War of the Rebellion: Serial 021 Page 0569 Chapter XXVII. CORRESPONDENCE, ETC.-UNION.

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on board sugar and other merchandise. A few hours after I received positive information that a company of these troops had entered a large mansion, situated near to the landing of the steamer Saint Maurice, had pillaged it in a brutal manner, and carried off wines, liquors, silver plate, and clothing belonging to ladies. I am informed that several of the soldiers were drunk from the use of the liquor and wine thus appropriated. This hosue was inhabited in the morning. During this time the Katahdin was at anchor, with her guns trained upon shore over the Saint Maurice for her protection.

I respectfully request instructions if the guns of the Katahdin are to be used for the protection of soldiers upon a marauding expedition, and if I am to use them in the protection of drunken, undisciplined, and licentious troops in the wanton pillage of a private mansion of wines, plate, silk dresses, and female apparel, to say nothing of the confiscation of sugar, which I believe to be without proper and lawful reasons therefor. I confess, sir, that I blush to report that while the troops of the Saint Maurice were thus engaged in this unsoldierly and ungallant, not to say disgraceful, operation I opened my five upon guerrillas hovering in the rear, apparently occupied in preventing such acts of the United States troops.

I feel quite ready to place the Katahdin and her guns under the fire of an enemy. I am desirous of encountering enemies and of injuring them in every manly manner, but I cannot further prostitute the dignity of my profession, as I conceive I have done to-day, without an earnest and respectful appeal to your authority. It is disgraceful and humiliating to me to be ordered on guard duty of soldiers employed in pillaging ladies' dresses and petticoats, and I respectfully request that I amy be relieved from such service.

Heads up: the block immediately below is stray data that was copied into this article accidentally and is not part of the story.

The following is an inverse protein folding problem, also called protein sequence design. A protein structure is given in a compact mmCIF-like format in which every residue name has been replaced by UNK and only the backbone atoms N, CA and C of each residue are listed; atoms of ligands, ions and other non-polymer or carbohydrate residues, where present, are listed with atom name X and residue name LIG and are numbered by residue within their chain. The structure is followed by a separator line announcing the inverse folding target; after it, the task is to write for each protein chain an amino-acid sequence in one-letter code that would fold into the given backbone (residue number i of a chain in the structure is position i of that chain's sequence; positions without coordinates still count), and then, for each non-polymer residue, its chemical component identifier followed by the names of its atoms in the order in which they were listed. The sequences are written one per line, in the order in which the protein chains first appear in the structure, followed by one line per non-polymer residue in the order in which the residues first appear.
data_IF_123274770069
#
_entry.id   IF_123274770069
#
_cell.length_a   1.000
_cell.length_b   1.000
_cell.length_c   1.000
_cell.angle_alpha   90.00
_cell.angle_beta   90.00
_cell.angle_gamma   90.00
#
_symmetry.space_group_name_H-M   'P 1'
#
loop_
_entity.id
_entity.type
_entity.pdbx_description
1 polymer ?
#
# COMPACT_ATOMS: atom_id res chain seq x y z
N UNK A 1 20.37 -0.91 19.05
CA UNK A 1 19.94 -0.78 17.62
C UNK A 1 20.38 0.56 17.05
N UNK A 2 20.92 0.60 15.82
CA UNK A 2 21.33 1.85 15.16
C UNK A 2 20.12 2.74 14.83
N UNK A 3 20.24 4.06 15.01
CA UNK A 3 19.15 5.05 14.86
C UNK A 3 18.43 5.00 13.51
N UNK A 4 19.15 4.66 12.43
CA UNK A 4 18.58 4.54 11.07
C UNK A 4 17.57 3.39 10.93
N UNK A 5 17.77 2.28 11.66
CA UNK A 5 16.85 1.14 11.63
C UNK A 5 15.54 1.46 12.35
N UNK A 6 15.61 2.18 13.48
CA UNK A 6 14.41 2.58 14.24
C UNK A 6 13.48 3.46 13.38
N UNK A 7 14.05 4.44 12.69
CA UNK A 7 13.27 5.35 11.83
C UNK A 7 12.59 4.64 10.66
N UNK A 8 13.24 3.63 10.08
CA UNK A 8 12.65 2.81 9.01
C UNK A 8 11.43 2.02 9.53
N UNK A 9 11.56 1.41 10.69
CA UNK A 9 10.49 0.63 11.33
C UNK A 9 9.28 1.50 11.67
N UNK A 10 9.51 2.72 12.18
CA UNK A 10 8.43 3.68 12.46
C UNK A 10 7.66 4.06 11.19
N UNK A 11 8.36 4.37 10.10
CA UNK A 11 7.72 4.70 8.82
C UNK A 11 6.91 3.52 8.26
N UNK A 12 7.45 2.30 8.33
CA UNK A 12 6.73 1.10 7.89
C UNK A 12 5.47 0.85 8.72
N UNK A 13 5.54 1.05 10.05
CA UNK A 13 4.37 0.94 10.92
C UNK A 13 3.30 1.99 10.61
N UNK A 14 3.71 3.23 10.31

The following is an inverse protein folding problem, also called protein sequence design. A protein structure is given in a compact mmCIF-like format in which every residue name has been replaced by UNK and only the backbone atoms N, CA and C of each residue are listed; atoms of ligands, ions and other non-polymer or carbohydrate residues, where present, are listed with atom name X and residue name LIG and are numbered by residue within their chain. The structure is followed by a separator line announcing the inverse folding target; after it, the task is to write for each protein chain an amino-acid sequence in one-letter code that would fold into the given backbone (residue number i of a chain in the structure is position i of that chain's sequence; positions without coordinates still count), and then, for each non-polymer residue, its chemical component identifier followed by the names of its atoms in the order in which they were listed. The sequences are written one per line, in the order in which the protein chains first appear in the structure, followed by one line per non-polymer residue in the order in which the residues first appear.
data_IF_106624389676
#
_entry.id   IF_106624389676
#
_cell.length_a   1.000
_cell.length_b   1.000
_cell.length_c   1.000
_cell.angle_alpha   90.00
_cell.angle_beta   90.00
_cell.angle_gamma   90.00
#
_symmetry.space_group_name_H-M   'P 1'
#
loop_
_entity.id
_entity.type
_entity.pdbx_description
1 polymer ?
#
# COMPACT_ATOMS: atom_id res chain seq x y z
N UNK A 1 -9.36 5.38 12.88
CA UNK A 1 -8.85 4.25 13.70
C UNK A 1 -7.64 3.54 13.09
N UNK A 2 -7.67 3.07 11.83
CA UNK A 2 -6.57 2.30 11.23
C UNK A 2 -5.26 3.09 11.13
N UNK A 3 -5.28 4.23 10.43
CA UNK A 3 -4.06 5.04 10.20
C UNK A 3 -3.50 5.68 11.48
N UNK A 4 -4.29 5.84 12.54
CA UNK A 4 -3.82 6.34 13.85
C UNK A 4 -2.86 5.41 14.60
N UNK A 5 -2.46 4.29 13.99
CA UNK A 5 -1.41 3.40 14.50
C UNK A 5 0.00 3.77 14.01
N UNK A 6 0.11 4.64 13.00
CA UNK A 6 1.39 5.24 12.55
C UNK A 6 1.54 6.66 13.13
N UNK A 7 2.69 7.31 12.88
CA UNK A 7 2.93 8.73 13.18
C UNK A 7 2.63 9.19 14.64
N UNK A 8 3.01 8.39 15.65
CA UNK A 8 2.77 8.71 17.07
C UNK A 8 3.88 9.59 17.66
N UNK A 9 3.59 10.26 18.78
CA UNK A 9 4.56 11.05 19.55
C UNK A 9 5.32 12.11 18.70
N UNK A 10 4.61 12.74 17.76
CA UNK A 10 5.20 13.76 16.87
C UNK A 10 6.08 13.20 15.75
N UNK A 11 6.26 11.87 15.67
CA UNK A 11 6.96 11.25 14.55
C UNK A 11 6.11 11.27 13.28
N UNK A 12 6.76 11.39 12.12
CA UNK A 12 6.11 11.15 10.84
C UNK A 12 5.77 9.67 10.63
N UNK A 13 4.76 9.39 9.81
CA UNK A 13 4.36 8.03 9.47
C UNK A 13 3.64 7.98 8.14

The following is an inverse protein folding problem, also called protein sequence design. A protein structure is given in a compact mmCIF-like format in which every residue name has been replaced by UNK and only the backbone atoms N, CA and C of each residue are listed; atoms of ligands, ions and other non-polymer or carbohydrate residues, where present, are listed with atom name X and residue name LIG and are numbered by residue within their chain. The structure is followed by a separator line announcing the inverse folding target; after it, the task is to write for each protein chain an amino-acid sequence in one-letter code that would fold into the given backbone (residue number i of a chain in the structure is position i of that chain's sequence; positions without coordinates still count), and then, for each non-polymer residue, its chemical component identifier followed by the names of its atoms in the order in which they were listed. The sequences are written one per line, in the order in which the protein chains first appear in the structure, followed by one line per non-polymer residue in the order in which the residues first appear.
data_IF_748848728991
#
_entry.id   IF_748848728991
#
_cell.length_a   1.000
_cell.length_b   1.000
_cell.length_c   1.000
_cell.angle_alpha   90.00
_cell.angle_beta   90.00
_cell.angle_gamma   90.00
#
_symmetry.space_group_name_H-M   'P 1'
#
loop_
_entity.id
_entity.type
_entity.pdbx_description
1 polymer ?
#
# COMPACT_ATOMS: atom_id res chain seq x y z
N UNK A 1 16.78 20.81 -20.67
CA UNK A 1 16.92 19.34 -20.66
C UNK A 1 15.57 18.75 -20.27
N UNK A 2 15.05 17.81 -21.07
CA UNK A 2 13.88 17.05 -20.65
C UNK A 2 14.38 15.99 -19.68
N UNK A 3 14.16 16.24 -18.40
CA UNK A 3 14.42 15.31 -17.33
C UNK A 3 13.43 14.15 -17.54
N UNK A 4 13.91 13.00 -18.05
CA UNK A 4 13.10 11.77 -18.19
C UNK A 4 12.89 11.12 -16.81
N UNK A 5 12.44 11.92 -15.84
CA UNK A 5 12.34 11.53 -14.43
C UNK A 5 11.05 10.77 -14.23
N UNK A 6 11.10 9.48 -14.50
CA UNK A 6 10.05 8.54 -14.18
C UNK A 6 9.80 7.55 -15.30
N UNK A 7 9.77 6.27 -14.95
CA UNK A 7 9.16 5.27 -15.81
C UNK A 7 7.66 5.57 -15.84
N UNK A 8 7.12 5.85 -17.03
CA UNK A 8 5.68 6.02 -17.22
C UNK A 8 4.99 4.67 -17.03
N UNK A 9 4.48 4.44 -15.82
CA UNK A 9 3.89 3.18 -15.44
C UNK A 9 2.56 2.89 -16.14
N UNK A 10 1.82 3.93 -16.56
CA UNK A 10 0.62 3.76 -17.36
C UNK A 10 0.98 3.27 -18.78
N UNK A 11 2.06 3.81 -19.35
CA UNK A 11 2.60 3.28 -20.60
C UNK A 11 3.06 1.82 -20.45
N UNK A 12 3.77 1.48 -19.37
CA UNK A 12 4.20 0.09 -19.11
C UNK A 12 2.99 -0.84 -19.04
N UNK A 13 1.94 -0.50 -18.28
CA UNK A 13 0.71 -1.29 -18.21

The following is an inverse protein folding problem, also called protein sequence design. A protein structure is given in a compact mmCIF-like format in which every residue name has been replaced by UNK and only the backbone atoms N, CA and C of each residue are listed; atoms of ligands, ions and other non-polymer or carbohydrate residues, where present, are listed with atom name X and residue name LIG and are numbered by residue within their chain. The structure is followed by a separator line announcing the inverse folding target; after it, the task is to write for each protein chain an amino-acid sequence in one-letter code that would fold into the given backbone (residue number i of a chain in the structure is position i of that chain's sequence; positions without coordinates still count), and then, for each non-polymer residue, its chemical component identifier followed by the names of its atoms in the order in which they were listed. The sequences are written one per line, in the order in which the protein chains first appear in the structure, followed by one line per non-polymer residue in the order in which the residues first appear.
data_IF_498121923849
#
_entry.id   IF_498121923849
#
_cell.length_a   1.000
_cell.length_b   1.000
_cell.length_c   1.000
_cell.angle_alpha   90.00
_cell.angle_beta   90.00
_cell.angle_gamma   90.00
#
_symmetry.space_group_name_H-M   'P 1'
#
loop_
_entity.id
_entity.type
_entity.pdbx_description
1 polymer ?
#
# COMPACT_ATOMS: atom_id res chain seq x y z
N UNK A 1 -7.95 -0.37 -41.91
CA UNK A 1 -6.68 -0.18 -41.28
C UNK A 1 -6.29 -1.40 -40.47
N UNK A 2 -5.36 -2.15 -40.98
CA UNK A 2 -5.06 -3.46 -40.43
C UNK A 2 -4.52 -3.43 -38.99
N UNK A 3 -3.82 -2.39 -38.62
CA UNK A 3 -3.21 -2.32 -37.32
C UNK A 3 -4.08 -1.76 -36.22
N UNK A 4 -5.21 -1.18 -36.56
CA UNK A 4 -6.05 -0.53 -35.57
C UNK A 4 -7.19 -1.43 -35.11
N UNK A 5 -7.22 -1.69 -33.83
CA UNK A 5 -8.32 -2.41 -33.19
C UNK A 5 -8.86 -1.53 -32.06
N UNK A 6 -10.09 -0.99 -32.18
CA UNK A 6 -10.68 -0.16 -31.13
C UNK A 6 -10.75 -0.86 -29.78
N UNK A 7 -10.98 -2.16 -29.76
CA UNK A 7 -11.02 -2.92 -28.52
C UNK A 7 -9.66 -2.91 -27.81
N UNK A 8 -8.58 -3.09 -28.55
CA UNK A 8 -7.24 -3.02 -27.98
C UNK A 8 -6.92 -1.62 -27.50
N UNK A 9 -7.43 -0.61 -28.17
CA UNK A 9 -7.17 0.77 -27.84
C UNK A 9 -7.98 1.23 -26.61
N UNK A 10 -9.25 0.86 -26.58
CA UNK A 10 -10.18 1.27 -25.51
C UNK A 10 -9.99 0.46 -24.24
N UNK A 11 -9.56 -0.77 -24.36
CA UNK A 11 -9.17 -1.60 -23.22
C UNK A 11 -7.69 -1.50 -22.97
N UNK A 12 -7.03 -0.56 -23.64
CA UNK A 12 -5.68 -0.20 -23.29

Very respectfully, your obedient servant,

F. A. ROE,

Lieutenant, Commanding.

On the within communication the major-general commanding made the following indorsement:

[Indorsement.]

The acts of the troops in pillaging (if true) are without palliation or excuse; certainly no more to be justified than this improper, bombastic, and ridiculous rhodomontade of a sub-lieutenant of the Navy.

September 13, 1862.

BENJ. F. BUTLER,

Major-General, Commanding.

OFFICE CHIEF OF ARTILLERY, Pensacola, Fla., September 13, 1862.

Brigadier General LEWIS G. ARNOLD,

United States Volunteers, Pensacola, Fla.:

GENERAL: In obedience to your instructions I submit a report upon the means adopted for the defense of Pensacola, as follows:

Woods and thick undergrowth sweep well up to the town on every side, except where cleared away for our own fire or on the different lines of approach. Generally the line of defense, including the principal portion of the city within its limits, is A-shaped, the flanks resting on the beach east and west and a redoubt at the apex to the north,